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Uniquely HK

History Matters

Lamma Island

Lamma Island, the third largest island in Hong Kong, is probably the least known to visitors, yet it contains culture, history and nature in abundance.


Lamma Island is located to the southwest of Hong Kong Island. It has two main villages: Yung Shue Wan and Sok Kwu Wan. Both have natural harbours and it is no surprise that both have been the home to fishermen for many hundreds of years. In contrast to Hong Kong Island and Kowloon, Lamma is peaceful and tranquil with an abundance of natural scenery. Buildings higher than three storeys are prohibited and there are no automobiles – only distinctive slow-moving open-backed vehicles to transport construction materials, along with diminutive fire trucks and ambulances. The community gets around either by foot or on bicycle.

Fresh seafood at a typical restaurant
Before the arrival of the British, Lamma Island was known as “Pok Liu Chau” or “the place where foreign vessels dock”. Over 1,000 years ago travellers stopped by Lamma Island, rather than Hong Kong Island. In 1931 a priest discovered several stone containers, believed to have been cut during the New Stone Age. Since most of Hong Kong’s relics from the New Stone Age were found on Lamma, it is believed that there have been human settlements on the island since ancient times. There is also evidence of settlement during the Bronze Age. The Bronze Age in Hong Kong is equivalent to a period spanning from the middle of the Shang dynasty to the Qin dynasty (approximately 3800-3000 BC). Bronze Age relics found on Lamma Island include fishing hooks and stone spearheads at Sham Wan and a stone mould for casting an axe at Sha Po Tsuen.
The fisherfolk continued their life here largely undisturbed for centuries. In 1826 the Tin Hau temple at Sok Kwu Wan was built. The goddess Tin Hau is widely revered as the protector of fishermen. It burned down in 2004, but was rebuilt the following year. Tin Hau sits in all her splendour, watching over all who go to sea. Inside the temple is a specimen of a rare Oar Fish, 2.74 metres long and weighing in at 18.14 kilograms when it was caught by local fishermen in 2001.
The Tin Hau Temple 
Lamma Island became part of Hong Kong in 1898 when the New Territories were leased to the British. Nothing much changed for the villagers. However, the Japanese took Lo So Shing as a naval base in World War II and stationed soldiers there. Their intention was to hide speedboats in the caves to launch suicide attacks on the Allies’ warships, but war ended before the plan went ahead. Lo So Shing beach, a pretty little secluded cove, is fifteen minutes walk from Sok Kwu Wan and the entrances to the so-called Kamikaze caves can be seen alongside the path. For the more energetic, the path leads on to Yung Shue Wan. The walk takes an hour or so over the hills with spectacular views across the South China Sea in all directions.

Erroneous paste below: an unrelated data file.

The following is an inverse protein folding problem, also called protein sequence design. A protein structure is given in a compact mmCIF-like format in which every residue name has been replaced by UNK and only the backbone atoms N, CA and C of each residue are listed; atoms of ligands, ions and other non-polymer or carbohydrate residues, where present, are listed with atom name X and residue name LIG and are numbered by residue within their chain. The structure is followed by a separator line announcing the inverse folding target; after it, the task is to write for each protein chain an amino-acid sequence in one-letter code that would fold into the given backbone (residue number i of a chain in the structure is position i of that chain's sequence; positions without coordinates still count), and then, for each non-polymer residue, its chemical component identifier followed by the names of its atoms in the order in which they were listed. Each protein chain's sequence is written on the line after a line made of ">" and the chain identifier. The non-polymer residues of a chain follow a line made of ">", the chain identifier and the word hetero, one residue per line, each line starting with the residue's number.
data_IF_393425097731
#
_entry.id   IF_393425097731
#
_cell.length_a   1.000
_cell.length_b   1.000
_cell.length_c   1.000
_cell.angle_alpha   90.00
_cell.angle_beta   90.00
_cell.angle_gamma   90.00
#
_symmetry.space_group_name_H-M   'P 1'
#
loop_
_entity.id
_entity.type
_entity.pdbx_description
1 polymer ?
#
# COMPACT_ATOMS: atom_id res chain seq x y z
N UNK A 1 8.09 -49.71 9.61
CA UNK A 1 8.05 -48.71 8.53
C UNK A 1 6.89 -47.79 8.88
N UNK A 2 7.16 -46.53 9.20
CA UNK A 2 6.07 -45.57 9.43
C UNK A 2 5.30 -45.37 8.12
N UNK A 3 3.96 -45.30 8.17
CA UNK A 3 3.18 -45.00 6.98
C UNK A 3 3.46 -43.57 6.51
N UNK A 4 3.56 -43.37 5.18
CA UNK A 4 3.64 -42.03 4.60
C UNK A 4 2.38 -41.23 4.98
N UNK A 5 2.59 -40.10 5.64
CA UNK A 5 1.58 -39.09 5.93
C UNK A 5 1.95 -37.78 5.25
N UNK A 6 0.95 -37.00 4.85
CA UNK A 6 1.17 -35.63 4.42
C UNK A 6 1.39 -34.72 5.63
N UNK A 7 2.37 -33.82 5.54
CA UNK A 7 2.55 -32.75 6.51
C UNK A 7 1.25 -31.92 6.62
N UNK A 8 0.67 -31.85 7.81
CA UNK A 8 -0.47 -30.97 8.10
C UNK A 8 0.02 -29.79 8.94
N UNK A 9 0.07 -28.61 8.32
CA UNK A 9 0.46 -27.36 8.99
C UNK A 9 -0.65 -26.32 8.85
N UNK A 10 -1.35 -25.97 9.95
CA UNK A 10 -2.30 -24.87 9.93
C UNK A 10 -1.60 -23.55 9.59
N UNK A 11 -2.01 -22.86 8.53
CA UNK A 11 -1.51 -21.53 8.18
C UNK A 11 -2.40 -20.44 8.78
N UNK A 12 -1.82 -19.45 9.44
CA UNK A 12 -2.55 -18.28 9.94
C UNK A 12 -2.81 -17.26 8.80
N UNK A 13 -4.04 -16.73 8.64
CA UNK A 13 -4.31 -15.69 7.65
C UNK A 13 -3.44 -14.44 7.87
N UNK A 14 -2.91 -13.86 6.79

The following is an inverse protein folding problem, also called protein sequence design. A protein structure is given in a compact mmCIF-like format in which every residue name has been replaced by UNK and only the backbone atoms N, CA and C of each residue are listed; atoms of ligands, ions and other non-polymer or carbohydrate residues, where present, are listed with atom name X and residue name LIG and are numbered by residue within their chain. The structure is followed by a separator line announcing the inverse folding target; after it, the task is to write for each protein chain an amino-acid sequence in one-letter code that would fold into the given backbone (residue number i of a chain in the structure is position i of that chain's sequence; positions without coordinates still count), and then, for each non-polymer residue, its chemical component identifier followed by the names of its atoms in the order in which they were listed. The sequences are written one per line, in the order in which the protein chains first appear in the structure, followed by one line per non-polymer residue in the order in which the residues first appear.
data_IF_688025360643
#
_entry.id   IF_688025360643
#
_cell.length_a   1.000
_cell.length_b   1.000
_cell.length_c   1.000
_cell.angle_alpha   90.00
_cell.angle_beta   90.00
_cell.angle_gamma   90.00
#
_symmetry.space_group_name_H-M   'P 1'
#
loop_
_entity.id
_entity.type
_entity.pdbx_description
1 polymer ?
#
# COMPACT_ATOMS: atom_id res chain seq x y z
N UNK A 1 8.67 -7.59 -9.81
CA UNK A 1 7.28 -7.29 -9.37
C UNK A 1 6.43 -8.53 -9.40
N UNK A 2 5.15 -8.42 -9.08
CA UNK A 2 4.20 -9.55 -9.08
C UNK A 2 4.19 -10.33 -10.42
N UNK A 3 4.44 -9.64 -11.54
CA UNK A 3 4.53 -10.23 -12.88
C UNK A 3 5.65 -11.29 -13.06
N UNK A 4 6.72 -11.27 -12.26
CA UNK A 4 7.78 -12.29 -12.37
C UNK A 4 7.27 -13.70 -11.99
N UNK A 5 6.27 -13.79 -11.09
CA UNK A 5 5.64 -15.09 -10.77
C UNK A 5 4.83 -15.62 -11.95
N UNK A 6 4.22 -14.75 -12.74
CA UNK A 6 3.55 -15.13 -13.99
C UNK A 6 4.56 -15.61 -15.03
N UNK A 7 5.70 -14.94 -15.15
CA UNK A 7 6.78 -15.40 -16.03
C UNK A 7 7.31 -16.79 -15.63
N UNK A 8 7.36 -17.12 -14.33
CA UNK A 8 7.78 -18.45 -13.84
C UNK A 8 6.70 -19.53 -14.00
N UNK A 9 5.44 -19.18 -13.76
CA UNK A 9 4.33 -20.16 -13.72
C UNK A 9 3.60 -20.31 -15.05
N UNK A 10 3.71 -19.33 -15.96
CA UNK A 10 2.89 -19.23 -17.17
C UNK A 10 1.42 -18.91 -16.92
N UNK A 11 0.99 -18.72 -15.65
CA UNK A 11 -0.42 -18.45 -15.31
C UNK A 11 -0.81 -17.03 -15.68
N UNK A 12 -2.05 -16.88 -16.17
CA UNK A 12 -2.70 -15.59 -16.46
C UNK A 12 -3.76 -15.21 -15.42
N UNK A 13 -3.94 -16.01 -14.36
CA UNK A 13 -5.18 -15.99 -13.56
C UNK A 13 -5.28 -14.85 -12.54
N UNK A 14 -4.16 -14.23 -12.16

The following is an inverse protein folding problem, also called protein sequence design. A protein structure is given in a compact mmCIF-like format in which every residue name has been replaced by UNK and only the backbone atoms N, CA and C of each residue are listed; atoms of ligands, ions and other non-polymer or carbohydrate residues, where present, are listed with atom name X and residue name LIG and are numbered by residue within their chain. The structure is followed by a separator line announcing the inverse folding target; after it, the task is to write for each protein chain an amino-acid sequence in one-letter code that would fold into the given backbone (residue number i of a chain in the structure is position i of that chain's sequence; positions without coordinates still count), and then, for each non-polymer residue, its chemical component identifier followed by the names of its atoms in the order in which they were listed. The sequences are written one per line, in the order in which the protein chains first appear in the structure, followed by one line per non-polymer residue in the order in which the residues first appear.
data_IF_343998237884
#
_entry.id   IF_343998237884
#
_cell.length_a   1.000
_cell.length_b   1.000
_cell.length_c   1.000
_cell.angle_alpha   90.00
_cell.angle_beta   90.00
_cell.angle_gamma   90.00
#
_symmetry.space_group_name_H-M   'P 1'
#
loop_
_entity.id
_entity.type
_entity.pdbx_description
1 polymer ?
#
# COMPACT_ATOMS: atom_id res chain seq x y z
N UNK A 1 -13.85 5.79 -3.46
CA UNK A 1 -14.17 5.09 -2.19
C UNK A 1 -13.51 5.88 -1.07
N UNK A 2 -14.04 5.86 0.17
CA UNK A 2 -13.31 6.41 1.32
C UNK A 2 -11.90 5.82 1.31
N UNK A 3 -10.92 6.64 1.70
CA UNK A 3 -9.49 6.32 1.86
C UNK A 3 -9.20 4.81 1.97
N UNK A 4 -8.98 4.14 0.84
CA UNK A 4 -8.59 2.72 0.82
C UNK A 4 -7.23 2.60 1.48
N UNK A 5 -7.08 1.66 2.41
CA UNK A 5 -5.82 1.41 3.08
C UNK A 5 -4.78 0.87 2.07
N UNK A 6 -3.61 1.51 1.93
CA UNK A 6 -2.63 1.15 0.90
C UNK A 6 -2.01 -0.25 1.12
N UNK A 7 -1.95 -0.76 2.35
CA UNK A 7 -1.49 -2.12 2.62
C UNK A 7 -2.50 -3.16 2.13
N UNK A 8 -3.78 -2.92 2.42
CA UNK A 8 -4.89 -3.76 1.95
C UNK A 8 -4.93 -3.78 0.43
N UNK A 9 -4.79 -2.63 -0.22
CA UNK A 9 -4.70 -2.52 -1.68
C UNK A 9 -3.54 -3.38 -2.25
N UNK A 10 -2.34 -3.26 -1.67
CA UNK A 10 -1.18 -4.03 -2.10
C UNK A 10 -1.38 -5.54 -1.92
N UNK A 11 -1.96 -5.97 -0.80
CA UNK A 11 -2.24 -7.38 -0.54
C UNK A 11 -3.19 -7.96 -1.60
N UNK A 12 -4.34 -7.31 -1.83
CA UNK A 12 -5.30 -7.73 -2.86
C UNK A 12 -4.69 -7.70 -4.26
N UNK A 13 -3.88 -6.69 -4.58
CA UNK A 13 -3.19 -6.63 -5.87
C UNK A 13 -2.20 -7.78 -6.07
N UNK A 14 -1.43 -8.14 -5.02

View of Yeung Shu Wan
The fishermen still ply their trade and as a means of selling the catch a number of seafood restaurants have been set up at both the main villages. A frequent ferry makes the journey from Central to both of them in thirty minutes. Sok Kwu Wan, famous for its floating fish farms, is peaceful on weekdays with a opulation of around 300. But on weekends the numbers swell as city dwellers come over to feast on fresh seafood at the long row of restaurants facing the bay next to the pier. An afternoon can be spent relaxing under an awning savouring the day’s catch. The much loved Rainbow restaurant will even send a free boat to Central with prior  reservation.
To celebrate the island’s fishing heritage, the Lamma Fisherfolk’s Village has been established on a floating platform in the sheltered bay, reached by speedboat in a couple of minutes. This small museum-cum-theme park,  occupying an area of over 2000 square metres, showcases the local fisherfolk’s culture and history. The Village comprises an authentic fishing junk, traditional dragon boats, an exhibition hall, themed folklore booths, fishing rafts, and demonstrations. Here visitors can learn about the heritage and life of the boat people of Hong Kong, the Tanka fisherfolk who have lived around the South China coast for centuries. The fishing industry is in decline, so this village is an important way of keeping their culture in the public eye.
Fish farming
Although Lamma is still sparsely populated, some outsiders have made it their home and others have weekend properties here, with their vegetable gardens, lawns, and banana and papaya trees. It was on Lamma that John Romer, a great naturalist and snake specialist, discovered the tiny Romer’s tree frog in 1952. The rare 2cm-long frog is only found on a few outlying islands in Hong Kong. The island is also where green sea turtles lay their eggs. The endangered green turtles are a special group of marine organisms with distinctive navigation behaviour between their nesting, breeding, development and reproduction sites. As Sham Wan is the only existing nesting site for them in Hong Kong, every year from 1 June to 31 October access to the site is restricted to allow the turtles to breed. 
Richard Garrett has lived in Hong Kong for more than forty years and is the author of numerous articles on people and places in Hong Kong, Macau and China.


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